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AHA, AAMC Urge Stakeholders to Advance Healthcare Interoperability

AHA and six other national hospital associations recently outlined a six-point plan to improve healthcare interoperability.

AHA and six other national hospital associations urge stakeholders to improve healthcare interoperability.

Source: Thinkstock

By Kate Monica

- AHA, the Association of American Medical Colleges (AAMC), and five other national hospital associations recently pressed public and private stakeholders to advance healthcare interoperability and health data exchange using a six-point plan.

 The January 2019 interoperability report offers recommendations to pursue pathways to interoperability through improvements in security and privacy, efficient solutions, cost-effective infrastructure, health IT standards, shared best practices, and data sharing that supports population health management and other burgeoning areas of health IT use.

In addition to AHA and AAMC, the report includes input from America’s Essential Hospitals (AEH), Catholic Health Association of the United States (CHA), Children’s Hospital Association, Federation of American Hospitals (FAH), and National Association for Behavioral Healthcare (NABH).

“We see interoperability in action all around us,” said AHA President and CEO Rick Pollack. “Mobile phones can call each other regardless of make, model or operating system. The hospital field has made good headway, but it’s time to complete the job.”

“We are united in calling for a truly interoperable system that allows all providers and patients to benefit from shared health records and data, leading to fully informed care decisions,” Pollack added.

The group of national hospital associations also released an infographic along with the report highlighting the benefits of health data exchange and the remaining barriers to interoperability.

Benefits to health data exchange included improved care coordination, higher levels of safety and quality across hospitals, patient empowerment, increased efficiency, reduced cost, and more accurate tracking and prevention efforts against public health threats through public health registries.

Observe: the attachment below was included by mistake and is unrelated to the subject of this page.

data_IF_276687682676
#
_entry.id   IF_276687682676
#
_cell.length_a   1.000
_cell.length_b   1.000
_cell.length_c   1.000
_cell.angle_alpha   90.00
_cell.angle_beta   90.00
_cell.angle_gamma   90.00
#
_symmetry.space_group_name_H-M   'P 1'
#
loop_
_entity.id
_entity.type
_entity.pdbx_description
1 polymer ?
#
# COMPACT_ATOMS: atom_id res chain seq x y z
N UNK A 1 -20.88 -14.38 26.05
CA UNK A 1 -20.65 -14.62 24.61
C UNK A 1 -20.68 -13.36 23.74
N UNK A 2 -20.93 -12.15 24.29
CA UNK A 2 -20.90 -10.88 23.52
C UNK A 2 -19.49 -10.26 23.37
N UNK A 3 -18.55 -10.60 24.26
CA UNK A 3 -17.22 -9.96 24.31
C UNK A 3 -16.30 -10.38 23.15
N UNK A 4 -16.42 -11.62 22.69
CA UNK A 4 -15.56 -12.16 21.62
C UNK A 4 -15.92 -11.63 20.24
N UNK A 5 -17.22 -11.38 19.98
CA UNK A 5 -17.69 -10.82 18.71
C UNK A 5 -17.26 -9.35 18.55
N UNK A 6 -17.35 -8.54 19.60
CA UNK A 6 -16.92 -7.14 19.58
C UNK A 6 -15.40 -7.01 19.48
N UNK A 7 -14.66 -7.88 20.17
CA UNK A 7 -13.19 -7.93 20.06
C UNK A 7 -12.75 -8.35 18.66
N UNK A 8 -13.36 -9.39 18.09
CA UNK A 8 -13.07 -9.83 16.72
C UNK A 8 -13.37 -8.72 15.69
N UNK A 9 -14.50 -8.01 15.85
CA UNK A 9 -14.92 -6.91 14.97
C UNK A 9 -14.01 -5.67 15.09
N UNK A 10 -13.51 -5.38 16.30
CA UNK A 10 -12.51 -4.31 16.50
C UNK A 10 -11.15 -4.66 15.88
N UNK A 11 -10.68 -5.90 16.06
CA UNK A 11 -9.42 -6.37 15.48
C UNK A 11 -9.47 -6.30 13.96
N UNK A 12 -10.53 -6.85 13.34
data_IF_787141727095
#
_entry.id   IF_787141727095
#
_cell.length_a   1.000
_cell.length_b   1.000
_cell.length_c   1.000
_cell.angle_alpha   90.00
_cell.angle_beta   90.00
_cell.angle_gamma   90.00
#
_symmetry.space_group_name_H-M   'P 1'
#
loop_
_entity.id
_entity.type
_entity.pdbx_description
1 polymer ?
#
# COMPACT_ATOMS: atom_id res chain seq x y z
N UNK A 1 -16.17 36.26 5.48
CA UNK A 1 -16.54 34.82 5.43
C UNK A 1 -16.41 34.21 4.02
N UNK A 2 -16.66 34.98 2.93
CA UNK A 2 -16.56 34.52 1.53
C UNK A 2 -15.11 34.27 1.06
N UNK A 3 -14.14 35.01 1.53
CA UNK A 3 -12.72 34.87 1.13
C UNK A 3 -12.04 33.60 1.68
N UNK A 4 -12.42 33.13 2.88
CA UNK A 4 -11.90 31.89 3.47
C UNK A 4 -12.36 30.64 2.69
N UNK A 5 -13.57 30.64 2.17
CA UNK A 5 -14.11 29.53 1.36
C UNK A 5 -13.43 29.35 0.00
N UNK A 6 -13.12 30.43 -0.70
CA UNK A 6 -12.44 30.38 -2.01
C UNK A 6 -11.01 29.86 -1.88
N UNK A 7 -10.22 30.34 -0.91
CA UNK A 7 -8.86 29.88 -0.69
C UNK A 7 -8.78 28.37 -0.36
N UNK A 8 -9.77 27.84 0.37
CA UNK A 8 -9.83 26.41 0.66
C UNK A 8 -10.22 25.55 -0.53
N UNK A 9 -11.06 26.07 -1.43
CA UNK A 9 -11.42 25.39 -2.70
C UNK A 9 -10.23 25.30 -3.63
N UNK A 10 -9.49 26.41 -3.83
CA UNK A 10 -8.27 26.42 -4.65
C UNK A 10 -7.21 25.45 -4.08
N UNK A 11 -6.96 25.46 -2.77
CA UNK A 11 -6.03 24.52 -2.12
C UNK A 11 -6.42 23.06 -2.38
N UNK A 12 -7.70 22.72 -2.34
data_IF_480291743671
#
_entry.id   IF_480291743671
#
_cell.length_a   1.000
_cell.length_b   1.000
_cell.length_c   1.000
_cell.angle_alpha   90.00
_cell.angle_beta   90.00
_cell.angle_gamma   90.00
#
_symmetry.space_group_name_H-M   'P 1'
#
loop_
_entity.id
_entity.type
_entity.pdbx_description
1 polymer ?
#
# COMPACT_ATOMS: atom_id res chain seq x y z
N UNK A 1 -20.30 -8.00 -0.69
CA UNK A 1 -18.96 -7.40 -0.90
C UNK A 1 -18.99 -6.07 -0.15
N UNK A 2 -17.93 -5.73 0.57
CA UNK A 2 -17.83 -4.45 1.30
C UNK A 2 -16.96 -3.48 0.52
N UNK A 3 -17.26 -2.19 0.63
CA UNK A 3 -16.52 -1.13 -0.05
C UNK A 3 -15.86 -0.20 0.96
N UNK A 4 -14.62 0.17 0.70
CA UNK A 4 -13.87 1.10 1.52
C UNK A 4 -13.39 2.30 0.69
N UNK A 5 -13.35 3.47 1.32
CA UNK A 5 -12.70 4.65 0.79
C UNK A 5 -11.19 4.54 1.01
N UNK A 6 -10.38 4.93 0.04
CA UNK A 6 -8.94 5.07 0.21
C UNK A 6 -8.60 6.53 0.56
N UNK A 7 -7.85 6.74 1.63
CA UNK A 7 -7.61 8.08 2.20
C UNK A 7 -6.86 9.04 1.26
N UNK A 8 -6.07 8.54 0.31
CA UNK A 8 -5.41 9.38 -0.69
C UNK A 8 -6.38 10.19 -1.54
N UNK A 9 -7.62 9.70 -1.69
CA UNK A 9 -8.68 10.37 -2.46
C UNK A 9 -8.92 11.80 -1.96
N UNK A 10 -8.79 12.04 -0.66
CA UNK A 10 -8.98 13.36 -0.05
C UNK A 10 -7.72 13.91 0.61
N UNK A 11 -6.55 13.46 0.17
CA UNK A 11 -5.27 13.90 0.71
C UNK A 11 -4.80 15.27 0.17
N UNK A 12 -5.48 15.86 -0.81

“Together, we seek to enlist and expand public and private stakeholder support around this goal to benefit all individuals, their families and caregivers,” wrote the associations in the report.

While several obstacles still stand in the way of true interoperability in healthcare, health IT developers and healthcare organizations have made significant progress in recent years.

According to AHA, 93 percent of patients had the ability to view their health records online in 2017 compared to only 27 percent of patients in 2012.

Additionally, 88 percent of hospitals are now able to send patient EHRs to ambulatory care providers outside their hospital network, compared to 37 percent of hospitals in 2012.

“These capabilities are important, but do not yet reach our goals,” maintained the associations.

Sixty-three percent of providers highlight problems with incompatible EHR systems as a top remaining barrier to interoperability. Thirty-seven percent of providers view difficulties with patient matching as a serious impediment to interoperability, while 35 percent see the high cost of health data exchange with outside systems as a significant barrier.

Through its six-point agenda, AHA and other associations hope to overcome these remaining challenges for more seamless health data exchange.

Stakeholder collaboration is key to achieving this aim.

“True interoperability that advances improved health care and outcomes is within reach with effective federal policies and key stakeholders doing their part,” the associations wrote. “By aligning around goals that encompass privacy, security, standards and infrastructure, hearing all voices, and committing to share best practices and lessons learned, we will make progress.”

Forthcoming efforts to improve interoperability including the Trusted Exchange Framework and Common Agreement (TEFCA) present an opportunity to unite stakeholders and promote standardization across the industry.

HHS is slated to release a second draft of the framework and common agreement in 2019.

“The movement toward true, national interoperability has been underway for some time,” concluded the associations. “As national hospital associations, we are united in our conviction that it is time to finish the job and grant all patients the peace of mind that comes from knowing that their health care decisions are based on the best and most complete information possible.”

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